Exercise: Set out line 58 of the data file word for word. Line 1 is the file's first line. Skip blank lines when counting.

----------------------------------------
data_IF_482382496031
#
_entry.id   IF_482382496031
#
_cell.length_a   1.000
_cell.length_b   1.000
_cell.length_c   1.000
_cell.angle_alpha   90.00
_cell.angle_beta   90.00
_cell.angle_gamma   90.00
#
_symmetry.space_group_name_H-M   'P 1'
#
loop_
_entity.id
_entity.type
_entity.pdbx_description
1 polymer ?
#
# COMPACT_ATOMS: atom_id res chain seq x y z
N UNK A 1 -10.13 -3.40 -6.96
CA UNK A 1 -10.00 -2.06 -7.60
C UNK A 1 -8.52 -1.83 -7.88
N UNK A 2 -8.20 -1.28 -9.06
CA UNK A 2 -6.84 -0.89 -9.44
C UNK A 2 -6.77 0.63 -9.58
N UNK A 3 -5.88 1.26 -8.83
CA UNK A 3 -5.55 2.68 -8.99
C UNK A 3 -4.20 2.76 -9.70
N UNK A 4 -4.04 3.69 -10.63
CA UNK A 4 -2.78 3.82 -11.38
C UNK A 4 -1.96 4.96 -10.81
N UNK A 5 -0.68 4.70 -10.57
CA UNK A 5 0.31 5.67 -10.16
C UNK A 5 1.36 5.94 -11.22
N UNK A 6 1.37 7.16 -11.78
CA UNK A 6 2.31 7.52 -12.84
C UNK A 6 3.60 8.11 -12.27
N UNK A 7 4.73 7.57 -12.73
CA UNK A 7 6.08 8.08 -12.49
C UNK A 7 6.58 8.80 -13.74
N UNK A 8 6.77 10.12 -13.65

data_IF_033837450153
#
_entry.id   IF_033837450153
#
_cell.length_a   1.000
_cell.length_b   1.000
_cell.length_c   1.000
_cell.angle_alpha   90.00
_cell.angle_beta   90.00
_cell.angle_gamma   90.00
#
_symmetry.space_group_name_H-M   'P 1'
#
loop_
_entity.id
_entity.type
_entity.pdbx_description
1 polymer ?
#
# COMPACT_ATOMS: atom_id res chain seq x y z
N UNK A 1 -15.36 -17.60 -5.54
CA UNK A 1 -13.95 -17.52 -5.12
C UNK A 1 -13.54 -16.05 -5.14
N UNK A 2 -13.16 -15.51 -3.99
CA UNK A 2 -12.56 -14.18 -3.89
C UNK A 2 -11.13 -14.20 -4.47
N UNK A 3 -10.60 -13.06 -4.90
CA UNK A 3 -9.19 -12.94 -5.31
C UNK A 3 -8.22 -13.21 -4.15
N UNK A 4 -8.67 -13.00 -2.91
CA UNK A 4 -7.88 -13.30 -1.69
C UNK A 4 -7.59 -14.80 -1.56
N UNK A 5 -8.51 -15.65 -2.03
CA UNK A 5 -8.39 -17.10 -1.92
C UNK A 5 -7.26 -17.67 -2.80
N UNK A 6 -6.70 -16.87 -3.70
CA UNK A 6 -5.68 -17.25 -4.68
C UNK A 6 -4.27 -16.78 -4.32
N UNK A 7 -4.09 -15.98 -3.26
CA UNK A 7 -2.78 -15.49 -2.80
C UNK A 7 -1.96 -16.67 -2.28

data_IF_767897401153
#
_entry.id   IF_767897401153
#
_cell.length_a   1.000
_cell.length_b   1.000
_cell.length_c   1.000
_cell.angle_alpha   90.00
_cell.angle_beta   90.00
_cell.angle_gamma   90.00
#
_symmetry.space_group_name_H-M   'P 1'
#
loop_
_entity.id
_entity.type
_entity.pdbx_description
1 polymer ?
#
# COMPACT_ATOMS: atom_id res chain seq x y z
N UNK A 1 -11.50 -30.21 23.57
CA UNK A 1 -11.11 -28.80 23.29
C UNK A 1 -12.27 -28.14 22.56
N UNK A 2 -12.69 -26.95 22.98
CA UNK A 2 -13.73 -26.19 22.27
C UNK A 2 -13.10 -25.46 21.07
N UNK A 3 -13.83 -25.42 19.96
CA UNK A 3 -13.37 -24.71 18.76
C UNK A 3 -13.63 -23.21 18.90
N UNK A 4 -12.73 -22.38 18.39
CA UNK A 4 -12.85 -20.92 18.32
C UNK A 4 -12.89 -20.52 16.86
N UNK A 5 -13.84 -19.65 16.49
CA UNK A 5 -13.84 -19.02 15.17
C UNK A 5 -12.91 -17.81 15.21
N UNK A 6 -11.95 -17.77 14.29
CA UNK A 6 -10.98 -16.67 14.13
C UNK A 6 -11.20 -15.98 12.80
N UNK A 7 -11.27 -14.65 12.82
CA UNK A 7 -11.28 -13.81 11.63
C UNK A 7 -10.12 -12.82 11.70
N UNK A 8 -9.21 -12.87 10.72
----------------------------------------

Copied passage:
_entity.type